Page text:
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Tuesday, October 23, 2018


The inciting — and unsighting —  incident.

In the wake of a bloody yakuza clan feud during which she accidentally blinds the innocent sister of the Godan gang's leader, Akemi Tachibana (Meiko Kaji), de facto leader  of the Tachibana clan following the death of her father, finds herself in a women's prison and plagued with nightmares involving a black cat that tasted the blood flowing from her victim's eye wounds. Once there, she bares her elaborate back tattoo of a dragon and formally introduces herself to her fellow female prisoners, accepting them as partners and members of her crime family for when they all get released. When her five-year sentence is served, Akemi and her girls are out and when she returns to her family's territory, she finds the area being usurped by the vile Dobashi clan, a pack of assholes who will stoop to the lowest of deeds in order to destroy Akemi's gang and officially take over the town, including pitting the Tachibana against the rival Aozora group in hope that they might wipe each other out. The situation steadily escalates but Akemi, realizing there's more going on than is immediately apparent, refuses to be goaded into retaliatory action, biding her time for the perfect moment in which to exact retribution. As a sign of respect and sisterly solidarity, Akemi's girls all get back tattoos that form a long dragon when they stand side by side, and the dragon tattoo also serves as the identifying "colors" of the Tachibana clan. Into all of this strides Aiko (Hoki Tokuda), a theatrical performer/professional knife-thrower and swordswoman who was the innocent girl blinded by Akemi. She has spent the five years after her blinding "training in the art of killing" and is now more than ready to exact her vengeance for both her brother and herself upon Akemi, so she joins forces with the Dobashi clan and immediately sets to work killing Akemi's girls and flaying them of their dragon tats. It all builds to a head that culminates in a sword-slashing bloodbath that puts paid to all wrongs, with Akemi and Aiko squaring off against one another in single combat, with surprising results, punctuated with the presence of the aforementioned black cat of Akemi's recurring nightmares.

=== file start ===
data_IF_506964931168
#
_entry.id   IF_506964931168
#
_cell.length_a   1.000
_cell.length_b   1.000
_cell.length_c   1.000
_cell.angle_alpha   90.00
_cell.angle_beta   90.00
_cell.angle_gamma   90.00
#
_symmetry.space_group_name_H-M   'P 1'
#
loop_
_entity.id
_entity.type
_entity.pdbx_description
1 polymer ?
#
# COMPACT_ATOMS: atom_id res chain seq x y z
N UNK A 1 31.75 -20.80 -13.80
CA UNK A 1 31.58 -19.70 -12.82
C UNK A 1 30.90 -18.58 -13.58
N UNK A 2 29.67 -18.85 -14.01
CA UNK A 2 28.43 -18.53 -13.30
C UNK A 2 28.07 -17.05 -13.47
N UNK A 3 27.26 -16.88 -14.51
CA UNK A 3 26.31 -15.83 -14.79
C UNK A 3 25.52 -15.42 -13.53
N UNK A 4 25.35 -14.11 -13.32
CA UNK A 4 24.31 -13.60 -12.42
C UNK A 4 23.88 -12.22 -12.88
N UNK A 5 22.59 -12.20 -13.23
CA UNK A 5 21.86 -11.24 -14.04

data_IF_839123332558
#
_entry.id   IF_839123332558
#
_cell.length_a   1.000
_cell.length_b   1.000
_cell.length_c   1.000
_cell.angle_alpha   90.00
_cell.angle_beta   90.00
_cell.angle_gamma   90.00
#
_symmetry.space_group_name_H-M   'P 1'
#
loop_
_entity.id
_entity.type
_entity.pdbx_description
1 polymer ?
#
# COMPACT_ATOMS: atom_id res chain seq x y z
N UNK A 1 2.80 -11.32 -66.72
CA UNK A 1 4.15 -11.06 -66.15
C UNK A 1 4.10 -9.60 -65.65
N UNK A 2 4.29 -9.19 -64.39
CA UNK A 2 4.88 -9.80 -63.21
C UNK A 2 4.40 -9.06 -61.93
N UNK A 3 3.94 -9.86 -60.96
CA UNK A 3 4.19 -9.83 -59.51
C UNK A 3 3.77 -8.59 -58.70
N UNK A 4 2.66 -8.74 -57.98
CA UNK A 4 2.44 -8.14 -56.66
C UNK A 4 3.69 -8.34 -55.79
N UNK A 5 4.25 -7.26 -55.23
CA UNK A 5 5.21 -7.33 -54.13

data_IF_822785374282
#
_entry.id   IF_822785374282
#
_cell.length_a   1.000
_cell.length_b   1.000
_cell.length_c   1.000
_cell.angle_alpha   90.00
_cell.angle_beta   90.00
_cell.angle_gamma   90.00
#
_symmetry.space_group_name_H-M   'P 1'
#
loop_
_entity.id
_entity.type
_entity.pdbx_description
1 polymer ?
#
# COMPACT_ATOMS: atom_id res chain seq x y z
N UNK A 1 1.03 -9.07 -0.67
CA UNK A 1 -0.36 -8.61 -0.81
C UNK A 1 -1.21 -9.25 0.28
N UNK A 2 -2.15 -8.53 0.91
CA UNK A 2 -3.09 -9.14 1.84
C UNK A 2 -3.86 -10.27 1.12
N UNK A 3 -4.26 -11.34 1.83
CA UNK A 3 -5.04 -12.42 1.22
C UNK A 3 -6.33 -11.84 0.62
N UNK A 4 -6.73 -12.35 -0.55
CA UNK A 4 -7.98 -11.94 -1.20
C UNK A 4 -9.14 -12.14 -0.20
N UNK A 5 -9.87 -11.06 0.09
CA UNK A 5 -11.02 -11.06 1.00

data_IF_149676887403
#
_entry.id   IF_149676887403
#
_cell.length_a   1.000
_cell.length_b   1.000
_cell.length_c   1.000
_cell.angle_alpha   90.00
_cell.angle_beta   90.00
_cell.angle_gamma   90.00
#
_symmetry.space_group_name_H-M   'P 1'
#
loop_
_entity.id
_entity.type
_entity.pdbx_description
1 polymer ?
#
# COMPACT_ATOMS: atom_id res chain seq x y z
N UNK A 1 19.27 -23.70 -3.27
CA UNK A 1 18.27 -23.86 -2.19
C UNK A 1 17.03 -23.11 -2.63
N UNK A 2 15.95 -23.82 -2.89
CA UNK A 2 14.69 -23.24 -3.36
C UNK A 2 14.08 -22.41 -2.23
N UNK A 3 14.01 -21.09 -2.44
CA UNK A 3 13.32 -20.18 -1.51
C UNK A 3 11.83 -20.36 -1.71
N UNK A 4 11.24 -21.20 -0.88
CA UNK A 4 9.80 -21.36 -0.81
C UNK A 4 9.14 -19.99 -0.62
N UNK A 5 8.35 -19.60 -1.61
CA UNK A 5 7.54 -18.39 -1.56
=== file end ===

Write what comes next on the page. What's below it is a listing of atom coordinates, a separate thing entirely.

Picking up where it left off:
The one and only Meiko Kaji as the cursed Akemi Tachibana.

Director Teruo Ishii, perhaps best known to U.S. audiences for bringing us the black & white Super Giant/Starman superhero films of the 1950's (which ran on American television throughout the 1960's and 1970's), turns in a fun and gorgeous-looking fusion of a female gambler/yakuza genre, Zatoichi-style blind swordsmanship tropes, old school Japanese "pinky" exploitation flavor, and traditional kaidan (ghost/horror story) tropes, and though billed as a horror yarn, the horror elements here turn out to more or less be beside the point. Sure, the spooky lighting and imagery and the black cat that may or may not be the symbolic embodiment of Aiko's "curse" of vengeance upon Akemi in ominous spirit form are intriguing, but don't let those elements fool you into believing this is a straight-up shocker. I've seen a legion of chambara/female gambler movies over the years and BLIND WOMAN'S CURSE falls squarely into that category, mild traditional horror flavors notwithstanding. 

Creepy imagery, yes. Straight-up horror film, not so much.

Akemi and Aiko square off.

It's a very entertaining film, don't get me wrong, but those who try to sell it as a "horror classic," as the DVD back cover copy would have you believe, are either barking up the wrong tree or simply lying their asses off. But I won't grouse too loudly, as its star is the always-welcome Meiko Kaji, who would later go on to screen immortality as the titular LADY SNOWBLOOD (1973) and LADY SNOWBLOOD: LOVE SONG OF VENGEANCE (1974).

Interesting side note: the actress playing Aiko, Hoki Tokuda, was a singer who was married to TROPIC OF CANCER scribe Henry Miller. The details of their relationship are interesting and more than a tad bizarre, so go here to read up on it.

Poster from the Japanese theatrical release.

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